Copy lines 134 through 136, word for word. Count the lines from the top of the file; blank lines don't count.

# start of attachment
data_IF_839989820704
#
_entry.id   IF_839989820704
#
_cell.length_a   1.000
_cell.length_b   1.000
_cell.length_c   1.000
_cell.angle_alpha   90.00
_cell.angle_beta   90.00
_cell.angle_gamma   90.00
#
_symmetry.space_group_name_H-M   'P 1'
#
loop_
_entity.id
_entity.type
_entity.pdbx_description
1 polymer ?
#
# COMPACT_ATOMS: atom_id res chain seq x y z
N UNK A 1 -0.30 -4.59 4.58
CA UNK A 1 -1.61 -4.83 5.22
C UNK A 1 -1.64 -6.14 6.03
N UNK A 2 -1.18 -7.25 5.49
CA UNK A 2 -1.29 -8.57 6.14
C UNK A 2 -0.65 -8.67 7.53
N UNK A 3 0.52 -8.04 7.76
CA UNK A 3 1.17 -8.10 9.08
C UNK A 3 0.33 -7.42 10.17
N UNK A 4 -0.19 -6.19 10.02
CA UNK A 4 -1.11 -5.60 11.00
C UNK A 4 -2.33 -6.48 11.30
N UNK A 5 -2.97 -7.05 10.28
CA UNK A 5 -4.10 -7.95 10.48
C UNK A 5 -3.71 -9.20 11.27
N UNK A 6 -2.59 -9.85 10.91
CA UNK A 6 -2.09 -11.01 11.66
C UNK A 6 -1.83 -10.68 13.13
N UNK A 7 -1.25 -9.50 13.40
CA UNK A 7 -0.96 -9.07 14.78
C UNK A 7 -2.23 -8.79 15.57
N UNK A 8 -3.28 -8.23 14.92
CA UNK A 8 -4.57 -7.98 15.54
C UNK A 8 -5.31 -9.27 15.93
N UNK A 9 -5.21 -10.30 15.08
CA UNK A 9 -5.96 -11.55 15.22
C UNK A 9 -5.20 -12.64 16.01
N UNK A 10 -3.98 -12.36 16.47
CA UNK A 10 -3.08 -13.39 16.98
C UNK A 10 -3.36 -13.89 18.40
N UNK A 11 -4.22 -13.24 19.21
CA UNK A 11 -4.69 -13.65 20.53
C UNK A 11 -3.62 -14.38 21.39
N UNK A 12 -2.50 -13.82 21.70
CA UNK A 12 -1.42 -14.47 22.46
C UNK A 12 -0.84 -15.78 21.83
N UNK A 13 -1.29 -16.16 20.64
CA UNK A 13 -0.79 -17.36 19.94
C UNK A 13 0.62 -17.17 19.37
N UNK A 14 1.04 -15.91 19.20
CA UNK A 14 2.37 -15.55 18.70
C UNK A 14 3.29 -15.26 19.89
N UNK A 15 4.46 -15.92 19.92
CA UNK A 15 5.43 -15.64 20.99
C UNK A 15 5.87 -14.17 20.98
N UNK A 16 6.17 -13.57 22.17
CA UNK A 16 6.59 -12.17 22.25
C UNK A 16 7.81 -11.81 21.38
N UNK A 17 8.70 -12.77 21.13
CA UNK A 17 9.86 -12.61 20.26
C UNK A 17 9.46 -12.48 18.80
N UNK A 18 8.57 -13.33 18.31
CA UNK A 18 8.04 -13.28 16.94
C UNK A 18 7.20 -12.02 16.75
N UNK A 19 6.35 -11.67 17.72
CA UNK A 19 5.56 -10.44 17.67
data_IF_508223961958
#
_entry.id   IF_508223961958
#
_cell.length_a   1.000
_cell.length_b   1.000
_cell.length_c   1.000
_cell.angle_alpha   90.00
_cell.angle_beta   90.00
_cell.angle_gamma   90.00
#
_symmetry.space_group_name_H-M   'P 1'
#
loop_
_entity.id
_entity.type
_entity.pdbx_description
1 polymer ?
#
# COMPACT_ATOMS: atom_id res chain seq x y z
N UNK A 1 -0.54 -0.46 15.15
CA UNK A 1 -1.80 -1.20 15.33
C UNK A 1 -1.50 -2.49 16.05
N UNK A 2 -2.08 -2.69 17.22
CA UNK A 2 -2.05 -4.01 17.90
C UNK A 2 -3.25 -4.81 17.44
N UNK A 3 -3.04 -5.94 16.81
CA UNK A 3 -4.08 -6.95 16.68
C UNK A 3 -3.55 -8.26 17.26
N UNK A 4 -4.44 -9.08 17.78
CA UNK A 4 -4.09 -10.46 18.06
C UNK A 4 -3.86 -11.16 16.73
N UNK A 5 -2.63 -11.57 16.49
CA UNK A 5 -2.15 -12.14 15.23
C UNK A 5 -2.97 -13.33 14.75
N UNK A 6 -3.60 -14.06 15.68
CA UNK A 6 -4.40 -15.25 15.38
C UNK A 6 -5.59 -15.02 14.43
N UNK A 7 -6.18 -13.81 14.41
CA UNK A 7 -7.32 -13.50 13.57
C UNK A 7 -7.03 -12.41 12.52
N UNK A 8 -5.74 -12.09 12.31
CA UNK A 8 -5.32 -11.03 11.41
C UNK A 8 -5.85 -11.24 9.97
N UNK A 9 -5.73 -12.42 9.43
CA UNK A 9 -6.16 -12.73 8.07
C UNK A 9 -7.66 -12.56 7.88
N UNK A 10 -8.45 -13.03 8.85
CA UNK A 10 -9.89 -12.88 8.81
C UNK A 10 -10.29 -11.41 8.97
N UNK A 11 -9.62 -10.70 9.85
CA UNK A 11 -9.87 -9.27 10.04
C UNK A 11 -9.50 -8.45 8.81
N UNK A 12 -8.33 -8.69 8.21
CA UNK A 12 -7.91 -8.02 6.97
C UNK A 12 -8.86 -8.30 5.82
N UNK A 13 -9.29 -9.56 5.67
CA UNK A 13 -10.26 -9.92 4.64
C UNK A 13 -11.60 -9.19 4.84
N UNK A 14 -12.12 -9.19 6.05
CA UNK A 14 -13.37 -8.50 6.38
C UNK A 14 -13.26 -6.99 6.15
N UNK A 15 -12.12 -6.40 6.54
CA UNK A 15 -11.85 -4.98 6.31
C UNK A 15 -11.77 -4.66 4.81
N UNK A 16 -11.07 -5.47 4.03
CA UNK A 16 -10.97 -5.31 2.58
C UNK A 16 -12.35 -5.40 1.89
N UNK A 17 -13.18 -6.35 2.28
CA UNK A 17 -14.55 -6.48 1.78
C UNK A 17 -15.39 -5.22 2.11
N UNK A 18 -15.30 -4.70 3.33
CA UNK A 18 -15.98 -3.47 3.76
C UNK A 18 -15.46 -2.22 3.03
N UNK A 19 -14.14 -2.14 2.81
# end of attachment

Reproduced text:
CA UNK A 13 -10.26 -9.92 4.64
C UNK A 13 -11.60 -9.19 4.84
N UNK A 14 -12.12 -9.19 6.05